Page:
British law enforcement officials arrest a 21-year-old man in connection with the attack on toy maker VTech that exposed 6 million parents and children to risk.
Barely three weeks after the first public disclosure about a massive data breach at toy vendor VTech, an arrest related to the incident has been made.
Law enforcement officials from the United Kingdom's South East Regional Organized Crime Unit (Serocu) publicly announced the arrest this morning of a 21-year-old male in Bracknell, 32 miles west of London. Serocu is not publicly disclosing the name of the individual at this time.
The arrested individual was apprehended on the suspicion that he is connected to the VTech hack. The two charges against the 21-year-old include suspicions of unauthorized access to a computer to facilitate the commission of an offense, which is contrary to section 2 of the UK's Computer Misuse Act 1990. The second charge is suspicion of causing a computer to perform a function to secure/enable unauthorized access to a program/data, which goes against section 1 of the UK's Computer Misuse Act 1990.
As part of the arrest, Serocu's Cyber Crime eForensics Unit seized multiple electronic items from the suspect.
"We are still at the early stages of the investigation and there is still much work to be done," Craig Jones, head of the Cyber Crime Unit at SEROCU, said in a statement. "We will continue to work closely with our partners to identify those who commit offenses and hold them to account."
VTech did not become aware of the breach until Nov. 24, though the breach occurred Nov. 14. In response to the attack, VTech suspended
the Learning Lodge apps store as well as 13 affected VTech Websites.
In total, VTech estimates that the breach affects 4,854,209 parent and 6.3 million associated child profiles. From a geographical perspective, consumers in the United State were the most impacted, with 2.2 million parent and 2.9 million child profiles affected. In the United Kingdom, the breach affected 560,487 parent accounts and 727,155 child accounts.
After the initial reports emerged about the VTech breach, a individual claiming to be the VTech hacker contacted Motherboard
to have been able access 190GB of photo and audio files from parents and children. There is no public confirmation at this time whether the individual arrested in the United Kingdom is the same as the individual that claimed to have access to the VTech data.
VTech did not respond to a request for comment from eWEEK
by press time.
VTech has admitted that the attacker was able to get access to information by way of the company's database.
"We are currently investigating how the hacker was able to access the database," a VTech FAQ
on the hack states. "What is clear is that this was a criminal act and a well-planned attack."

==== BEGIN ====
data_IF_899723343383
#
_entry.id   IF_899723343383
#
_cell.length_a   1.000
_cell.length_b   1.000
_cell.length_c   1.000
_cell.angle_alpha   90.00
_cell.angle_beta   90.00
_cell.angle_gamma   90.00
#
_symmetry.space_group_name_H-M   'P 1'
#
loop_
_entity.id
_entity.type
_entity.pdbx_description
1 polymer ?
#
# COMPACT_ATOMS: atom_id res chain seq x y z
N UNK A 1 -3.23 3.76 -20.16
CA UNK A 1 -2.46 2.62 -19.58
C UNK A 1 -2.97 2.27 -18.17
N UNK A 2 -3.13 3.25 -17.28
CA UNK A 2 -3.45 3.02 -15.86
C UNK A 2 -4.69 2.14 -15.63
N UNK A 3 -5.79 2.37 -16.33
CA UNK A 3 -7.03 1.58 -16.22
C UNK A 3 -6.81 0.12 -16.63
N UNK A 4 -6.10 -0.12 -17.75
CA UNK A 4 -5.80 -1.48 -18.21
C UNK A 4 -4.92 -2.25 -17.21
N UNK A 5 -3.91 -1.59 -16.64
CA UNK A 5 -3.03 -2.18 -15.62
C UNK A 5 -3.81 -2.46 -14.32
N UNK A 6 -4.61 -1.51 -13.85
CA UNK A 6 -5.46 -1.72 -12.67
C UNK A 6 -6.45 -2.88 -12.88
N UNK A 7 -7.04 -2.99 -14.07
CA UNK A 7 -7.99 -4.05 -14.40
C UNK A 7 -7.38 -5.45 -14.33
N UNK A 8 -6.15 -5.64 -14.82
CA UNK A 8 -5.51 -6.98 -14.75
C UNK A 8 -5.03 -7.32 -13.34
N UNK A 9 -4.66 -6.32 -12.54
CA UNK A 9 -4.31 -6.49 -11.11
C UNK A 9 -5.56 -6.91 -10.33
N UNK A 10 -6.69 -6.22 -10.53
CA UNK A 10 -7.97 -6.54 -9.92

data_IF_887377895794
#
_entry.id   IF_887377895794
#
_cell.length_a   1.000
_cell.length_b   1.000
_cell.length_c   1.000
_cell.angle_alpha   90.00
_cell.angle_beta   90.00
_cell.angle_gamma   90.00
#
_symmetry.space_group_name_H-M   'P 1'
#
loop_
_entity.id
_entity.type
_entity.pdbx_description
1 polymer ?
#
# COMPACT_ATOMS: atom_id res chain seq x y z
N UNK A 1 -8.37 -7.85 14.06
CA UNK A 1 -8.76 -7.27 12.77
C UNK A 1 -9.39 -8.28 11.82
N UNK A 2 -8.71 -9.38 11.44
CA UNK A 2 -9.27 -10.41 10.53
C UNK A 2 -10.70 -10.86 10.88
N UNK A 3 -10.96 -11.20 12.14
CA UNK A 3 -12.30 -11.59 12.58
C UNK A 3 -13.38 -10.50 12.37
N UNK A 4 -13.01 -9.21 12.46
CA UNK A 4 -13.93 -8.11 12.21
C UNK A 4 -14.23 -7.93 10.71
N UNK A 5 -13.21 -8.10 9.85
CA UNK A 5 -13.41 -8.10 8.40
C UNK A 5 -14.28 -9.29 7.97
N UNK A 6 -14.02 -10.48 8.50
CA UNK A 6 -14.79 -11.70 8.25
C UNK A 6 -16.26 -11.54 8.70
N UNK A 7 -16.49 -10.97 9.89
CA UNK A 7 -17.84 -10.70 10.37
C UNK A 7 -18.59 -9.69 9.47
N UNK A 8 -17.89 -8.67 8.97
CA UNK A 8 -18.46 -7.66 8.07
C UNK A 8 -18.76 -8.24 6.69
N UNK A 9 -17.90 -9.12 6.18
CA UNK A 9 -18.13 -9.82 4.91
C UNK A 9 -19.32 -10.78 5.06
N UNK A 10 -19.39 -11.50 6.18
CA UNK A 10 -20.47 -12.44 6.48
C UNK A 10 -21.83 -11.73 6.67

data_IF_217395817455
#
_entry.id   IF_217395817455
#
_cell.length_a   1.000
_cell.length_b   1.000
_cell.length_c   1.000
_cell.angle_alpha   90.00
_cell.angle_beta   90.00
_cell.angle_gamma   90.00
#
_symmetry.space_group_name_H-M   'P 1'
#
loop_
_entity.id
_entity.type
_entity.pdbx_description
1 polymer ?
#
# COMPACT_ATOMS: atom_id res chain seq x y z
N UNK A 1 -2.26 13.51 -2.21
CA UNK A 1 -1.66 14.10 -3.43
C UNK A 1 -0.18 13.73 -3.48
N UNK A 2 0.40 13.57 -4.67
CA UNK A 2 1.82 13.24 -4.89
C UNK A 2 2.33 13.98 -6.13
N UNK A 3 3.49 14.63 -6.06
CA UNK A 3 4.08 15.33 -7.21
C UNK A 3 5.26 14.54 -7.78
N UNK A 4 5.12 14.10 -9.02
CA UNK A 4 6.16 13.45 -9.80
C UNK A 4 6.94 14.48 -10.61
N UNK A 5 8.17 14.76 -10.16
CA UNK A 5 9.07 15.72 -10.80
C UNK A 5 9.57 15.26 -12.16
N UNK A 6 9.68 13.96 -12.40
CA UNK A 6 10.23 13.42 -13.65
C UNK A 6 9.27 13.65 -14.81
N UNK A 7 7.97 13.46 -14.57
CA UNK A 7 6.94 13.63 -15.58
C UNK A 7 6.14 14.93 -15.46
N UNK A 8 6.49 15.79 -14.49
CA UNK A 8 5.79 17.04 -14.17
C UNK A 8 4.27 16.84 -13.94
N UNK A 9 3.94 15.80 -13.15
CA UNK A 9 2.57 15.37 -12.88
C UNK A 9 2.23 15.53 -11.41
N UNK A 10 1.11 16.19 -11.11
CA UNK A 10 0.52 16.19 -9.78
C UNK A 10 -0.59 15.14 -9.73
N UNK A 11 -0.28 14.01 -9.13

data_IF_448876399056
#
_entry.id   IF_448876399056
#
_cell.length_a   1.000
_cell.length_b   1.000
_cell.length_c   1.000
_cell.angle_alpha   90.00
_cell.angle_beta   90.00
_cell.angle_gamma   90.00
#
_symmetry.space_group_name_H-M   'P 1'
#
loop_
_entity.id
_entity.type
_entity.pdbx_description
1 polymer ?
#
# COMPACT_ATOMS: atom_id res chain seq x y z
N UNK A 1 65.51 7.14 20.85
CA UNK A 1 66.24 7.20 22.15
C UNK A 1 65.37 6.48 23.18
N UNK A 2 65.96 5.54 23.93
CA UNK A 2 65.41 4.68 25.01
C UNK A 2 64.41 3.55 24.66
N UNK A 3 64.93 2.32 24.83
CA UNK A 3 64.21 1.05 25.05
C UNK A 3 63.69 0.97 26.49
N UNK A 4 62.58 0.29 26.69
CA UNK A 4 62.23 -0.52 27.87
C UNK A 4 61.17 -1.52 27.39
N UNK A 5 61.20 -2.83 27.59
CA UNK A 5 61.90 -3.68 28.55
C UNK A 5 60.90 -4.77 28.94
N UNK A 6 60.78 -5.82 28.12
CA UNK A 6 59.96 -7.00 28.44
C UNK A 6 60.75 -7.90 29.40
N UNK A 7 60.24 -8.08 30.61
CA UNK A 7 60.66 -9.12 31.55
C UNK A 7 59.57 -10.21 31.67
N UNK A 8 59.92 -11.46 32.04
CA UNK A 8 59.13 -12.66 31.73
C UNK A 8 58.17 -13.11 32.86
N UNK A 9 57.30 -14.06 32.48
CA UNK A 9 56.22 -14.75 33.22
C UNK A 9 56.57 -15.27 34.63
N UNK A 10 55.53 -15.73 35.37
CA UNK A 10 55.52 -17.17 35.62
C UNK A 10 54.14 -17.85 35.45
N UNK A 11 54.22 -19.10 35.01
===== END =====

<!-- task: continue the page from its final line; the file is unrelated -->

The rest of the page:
Security that eWEEK
contacted were somewhat surprised at how quickly an arrest was made in the VTech hacking incident.
"This arrest coming so quickly is certainly is a surprise," Marcus Carey, founder and CTO of vThreat, told eWEEK
. "The fact that he was tracked down so quickly indicates that he practiced bad OPSEC [operations security]. Either he performed the attacks from an easily traceable IP address, which may have been detected during the VTech incident response, or he may have been identified by friends, family or online acquaintances whom he told of the attack."
Justin Harvey, chief security officer of Fidelis Cybersecurity, was also surprised at the speed of the arrest, which involved multiple legal jurisdictions. Harvey noted that the quick arrest could herald a new era of fighting and investigating cyber-crime if governments can communicate and act faster.
"In this example, the United Kingdom and the Special Administrative Region of Hong Kong were able to cooperate in an expeditious manner to apprehend this suspect," Harvey told eWEEK
Harvey said he suspects that the VTech attacker did not take precautions to hide his tracks very well, namely routing and proxying traffic through multiple hops in order to avoid investigation and detection.
"If he were to have routed his traffic through a variety of countries, that would have made it extremely difficult to get cooperation from all of the governments where the proxies were," Harvey said.
Andrew Blaich, lead security analyst at Bluebox Security, also commented about the digital trail that the arrested VTech hacker must have left in order to get caught.
"If investigators did find the suspect related to the VTech data breach this fast, then it's very likely the person left a digital footprint or breadcrumb trail that forensic investigators were able to follow," Blaich told eWEEK
There are still many unknowns in the VTech attack that could yet expose consumers to risk, Blaich said. "What is scarier is if the person responsible for the attack shared the trove of data they have with anyone else," he said. "This means that even finding the culprit won't necessarily prevent the release of the personal information for millions of children."
Sean Michael Kerner is a senior editor at
InternetNews.com. Follow him on Twitter @TechJournalist